A Lifetime Commitment
When Dale Long talks to others about Big Brothers Big Sisters he often shares a fish story. He begins by describing his first brand-new car and the friendship with the little boy riding next to him. Heading out for their first fishing trip, he then talks about the bucket full of fresh minnows resting at the little boy’s feet. Dale says the “new car smell” was eliminated that day, but the friendship was not. That first Little Brother was just the beginning of Dale’s relationship with Big Brothers Big Sisters.
Now 58, Dale has been a dedicated champion of Big Brothers Big Sisters since 1974. Since joining Big Brothers Big Sisters shortly after college, he’s shared his life as a Big Brother to seven boys. In 2010, he met Mawntel, his eighth Little Brother.
While Dale became a Big Brother as a young college graduate, he gained a sense of purpose at an even earlier age through a life-changing childhood event.
A member of Birmingham, Alabama’s Sixteenth Street Baptist Church as a child in 1963, Dale was in the basement when a bomb exploded at the church killing four young girls who were his friends. A brief encounter with Dr. Martin Luther King, Jr. at one of the girl’s funeral’s had a profound impact on Dale. He realized his life would serve a greater purpose. He committed himself to making a difference. That’s exactly what he’s done through Big Brothers Big Sisters for nearly four decades.
Dale believes Big Brothers Big Sisters makes a tremendous impact in the lives of children because it allows people to engage in the human condition.
“Mentoring children and encouraging them to reach beyond their social ties and setbacks is a fundamental principal that Big Brothers Big Sisters strives to accomplish,” said Dale.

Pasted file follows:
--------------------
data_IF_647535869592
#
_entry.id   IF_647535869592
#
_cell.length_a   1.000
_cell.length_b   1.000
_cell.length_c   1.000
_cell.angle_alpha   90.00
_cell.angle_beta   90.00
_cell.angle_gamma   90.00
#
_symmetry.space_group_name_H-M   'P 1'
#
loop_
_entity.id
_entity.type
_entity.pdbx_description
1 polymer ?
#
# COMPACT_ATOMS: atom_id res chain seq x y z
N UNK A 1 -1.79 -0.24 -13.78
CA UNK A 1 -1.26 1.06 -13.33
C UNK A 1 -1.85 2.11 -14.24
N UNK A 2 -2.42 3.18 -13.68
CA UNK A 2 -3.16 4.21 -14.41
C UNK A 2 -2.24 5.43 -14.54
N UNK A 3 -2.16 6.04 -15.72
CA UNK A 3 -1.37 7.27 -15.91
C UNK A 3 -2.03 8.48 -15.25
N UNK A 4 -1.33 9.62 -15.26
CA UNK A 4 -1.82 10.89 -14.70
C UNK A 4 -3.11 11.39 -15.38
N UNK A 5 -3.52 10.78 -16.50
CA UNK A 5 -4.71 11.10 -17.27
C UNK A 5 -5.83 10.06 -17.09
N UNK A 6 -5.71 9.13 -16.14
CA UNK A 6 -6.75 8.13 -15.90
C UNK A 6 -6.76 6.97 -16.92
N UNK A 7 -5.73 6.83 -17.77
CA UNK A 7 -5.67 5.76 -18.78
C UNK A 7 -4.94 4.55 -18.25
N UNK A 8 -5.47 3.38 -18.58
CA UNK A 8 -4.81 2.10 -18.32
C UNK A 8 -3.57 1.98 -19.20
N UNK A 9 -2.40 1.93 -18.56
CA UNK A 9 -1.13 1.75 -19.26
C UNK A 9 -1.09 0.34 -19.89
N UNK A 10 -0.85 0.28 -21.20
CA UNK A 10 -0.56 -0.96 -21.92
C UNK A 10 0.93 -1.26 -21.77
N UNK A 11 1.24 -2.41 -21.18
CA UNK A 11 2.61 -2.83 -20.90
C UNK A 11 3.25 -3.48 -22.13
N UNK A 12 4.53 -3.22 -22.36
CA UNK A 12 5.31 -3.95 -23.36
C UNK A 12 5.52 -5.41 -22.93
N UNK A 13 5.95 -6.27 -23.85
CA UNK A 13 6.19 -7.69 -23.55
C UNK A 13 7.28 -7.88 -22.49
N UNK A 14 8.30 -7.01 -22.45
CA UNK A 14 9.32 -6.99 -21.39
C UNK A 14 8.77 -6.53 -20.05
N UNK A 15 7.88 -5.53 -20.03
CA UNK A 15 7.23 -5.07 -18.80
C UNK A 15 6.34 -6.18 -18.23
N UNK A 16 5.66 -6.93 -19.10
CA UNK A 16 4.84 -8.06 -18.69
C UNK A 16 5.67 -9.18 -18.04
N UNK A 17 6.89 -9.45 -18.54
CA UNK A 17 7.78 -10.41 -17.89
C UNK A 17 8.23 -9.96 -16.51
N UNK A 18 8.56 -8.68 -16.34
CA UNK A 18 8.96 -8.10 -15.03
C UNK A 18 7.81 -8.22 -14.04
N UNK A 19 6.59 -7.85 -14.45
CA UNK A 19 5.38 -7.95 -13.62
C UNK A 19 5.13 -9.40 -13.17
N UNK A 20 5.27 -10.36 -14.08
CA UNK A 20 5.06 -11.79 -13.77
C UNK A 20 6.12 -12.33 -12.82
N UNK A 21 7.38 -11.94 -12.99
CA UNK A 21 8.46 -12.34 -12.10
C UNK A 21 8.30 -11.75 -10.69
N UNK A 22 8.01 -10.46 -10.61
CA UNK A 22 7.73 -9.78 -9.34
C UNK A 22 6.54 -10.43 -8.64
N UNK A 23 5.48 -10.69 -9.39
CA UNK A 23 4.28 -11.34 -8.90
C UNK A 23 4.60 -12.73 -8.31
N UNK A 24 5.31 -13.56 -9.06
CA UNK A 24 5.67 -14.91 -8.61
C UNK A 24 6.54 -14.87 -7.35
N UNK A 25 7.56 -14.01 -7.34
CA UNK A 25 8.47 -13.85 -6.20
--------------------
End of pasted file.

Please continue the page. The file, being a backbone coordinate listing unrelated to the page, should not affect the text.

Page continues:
“Kids didn’t ask to come into this world. They aren’t given a choice about the circumstances of the life they are born into,” said Dale. “It is every person’s responsibility to serve those who are in need of support and guidance, especially when it comes to the kids. How else will they realize that their circumstances can be different? That their lives can be different than what they know today? They won’t…unless we show them it’s possible.”
Dale considers educating youth the most vital step towards success. He guides his Little Brothers to prepare them for success through education.
“My job is to spend quality time with him. I try to bring him things that he’s probably not going to see at home,” he says.
Dale credits his success to his parents. “My mom and dad were there for me…and sacrificed to get me to school,” he says. “They provided me someone to look up to in life. I feel it is my obligation to pay it forward to other children who don’t have that role model in life, especially young boys without fathers.”
As a man involved in many organizations, Dale sees them all as opportunities to recruit mentors. Investing in children is something he feels everyone should do. He’s constantly encouraging others to start making a positive influence in the lives of at-risk kids by becoming a mentor. His church, his fraternity and even members of his yoga group all know that if they aren’t mentors, Dale will keep asking until they commit. Just ask his wife who after more than 20 years of supporting Dale, finally committed to becoming a Big Sister herself just this year.